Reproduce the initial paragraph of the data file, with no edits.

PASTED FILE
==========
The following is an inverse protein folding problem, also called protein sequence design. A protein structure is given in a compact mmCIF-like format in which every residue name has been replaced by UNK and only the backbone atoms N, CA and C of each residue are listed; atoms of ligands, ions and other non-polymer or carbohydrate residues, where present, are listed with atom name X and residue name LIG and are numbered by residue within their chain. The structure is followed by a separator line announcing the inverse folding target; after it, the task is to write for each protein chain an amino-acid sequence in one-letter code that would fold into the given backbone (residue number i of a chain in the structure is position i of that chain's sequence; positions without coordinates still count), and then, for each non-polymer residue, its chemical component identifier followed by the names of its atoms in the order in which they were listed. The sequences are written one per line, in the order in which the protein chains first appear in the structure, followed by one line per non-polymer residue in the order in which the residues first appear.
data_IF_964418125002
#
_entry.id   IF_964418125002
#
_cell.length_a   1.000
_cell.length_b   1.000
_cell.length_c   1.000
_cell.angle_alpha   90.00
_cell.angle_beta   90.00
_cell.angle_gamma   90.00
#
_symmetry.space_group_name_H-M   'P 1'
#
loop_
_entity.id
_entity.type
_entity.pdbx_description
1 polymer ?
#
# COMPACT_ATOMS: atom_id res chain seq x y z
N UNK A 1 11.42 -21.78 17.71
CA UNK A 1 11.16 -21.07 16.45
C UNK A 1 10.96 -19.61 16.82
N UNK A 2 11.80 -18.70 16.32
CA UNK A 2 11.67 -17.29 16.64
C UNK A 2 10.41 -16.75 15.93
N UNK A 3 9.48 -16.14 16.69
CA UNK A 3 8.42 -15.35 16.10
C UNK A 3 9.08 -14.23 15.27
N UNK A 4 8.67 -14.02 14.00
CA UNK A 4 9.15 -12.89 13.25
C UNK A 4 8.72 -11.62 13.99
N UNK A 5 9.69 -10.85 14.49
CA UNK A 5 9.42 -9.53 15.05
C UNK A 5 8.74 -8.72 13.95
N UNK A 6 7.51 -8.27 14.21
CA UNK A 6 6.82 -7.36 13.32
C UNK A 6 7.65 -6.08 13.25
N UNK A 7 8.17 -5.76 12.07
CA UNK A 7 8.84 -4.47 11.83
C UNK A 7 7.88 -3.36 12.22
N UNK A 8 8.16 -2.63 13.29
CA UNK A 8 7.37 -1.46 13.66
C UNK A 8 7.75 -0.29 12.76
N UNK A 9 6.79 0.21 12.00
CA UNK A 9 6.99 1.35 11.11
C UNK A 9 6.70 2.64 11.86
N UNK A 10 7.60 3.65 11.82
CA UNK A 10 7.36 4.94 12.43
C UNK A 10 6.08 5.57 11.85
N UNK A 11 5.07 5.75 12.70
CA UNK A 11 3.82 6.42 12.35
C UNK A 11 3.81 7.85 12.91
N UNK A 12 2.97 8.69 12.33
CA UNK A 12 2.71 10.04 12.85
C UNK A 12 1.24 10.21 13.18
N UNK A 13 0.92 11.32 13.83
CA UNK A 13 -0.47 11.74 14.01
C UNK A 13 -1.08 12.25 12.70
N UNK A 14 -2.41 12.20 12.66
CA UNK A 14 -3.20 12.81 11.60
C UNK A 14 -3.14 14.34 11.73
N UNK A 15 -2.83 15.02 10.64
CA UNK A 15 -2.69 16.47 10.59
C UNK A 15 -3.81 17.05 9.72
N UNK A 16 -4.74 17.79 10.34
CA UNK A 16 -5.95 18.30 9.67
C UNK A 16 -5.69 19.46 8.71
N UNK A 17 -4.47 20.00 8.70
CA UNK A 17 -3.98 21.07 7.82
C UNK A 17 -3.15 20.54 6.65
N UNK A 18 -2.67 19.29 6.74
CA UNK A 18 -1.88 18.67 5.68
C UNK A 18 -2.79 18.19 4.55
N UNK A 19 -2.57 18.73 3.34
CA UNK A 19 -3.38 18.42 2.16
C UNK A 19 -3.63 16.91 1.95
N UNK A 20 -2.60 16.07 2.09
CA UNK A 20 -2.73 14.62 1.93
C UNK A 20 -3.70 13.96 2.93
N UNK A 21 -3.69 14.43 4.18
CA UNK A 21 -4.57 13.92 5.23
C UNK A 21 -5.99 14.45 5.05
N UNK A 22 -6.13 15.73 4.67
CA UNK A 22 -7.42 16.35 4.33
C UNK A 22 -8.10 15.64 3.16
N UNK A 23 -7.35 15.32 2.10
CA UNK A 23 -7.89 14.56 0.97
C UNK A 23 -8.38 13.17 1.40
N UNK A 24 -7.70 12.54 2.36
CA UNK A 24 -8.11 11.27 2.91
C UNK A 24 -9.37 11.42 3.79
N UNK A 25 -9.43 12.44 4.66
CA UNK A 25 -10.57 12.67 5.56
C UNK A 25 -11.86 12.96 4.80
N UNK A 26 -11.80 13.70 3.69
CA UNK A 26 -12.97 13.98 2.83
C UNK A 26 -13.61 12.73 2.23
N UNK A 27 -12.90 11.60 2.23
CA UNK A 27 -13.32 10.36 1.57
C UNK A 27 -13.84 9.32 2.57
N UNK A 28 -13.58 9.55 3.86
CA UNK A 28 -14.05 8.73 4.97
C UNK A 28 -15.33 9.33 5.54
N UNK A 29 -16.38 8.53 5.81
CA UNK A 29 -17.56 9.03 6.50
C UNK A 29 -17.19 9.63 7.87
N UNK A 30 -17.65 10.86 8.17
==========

The following is an inverse protein folding problem, also called protein sequence design. A protein structure is given in a compact mmCIF-like format in which every residue name has been replaced by UNK and only the backbone atoms N, CA and C of each residue are listed; atoms of ligands, ions and other non-polymer or carbohydrate residues, where present, are listed with atom name X and residue name LIG and are numbered by residue within their chain. The structure is followed by a separator line announcing the inverse folding target; after it, the task is to write for each protein chain an amino-acid sequence in one-letter code that would fold into the given backbone (residue number i of a chain in the structure is position i of that chain's sequence; positions without coordinates still count), and then, for each non-polymer residue, its chemical component identifier followed by the names of its atoms in the order in which they were listed. The sequences are written one per line, in the order in which the protein chains first appear in the structure, followed by one line per non-polymer residue in the order in which the residues first appear.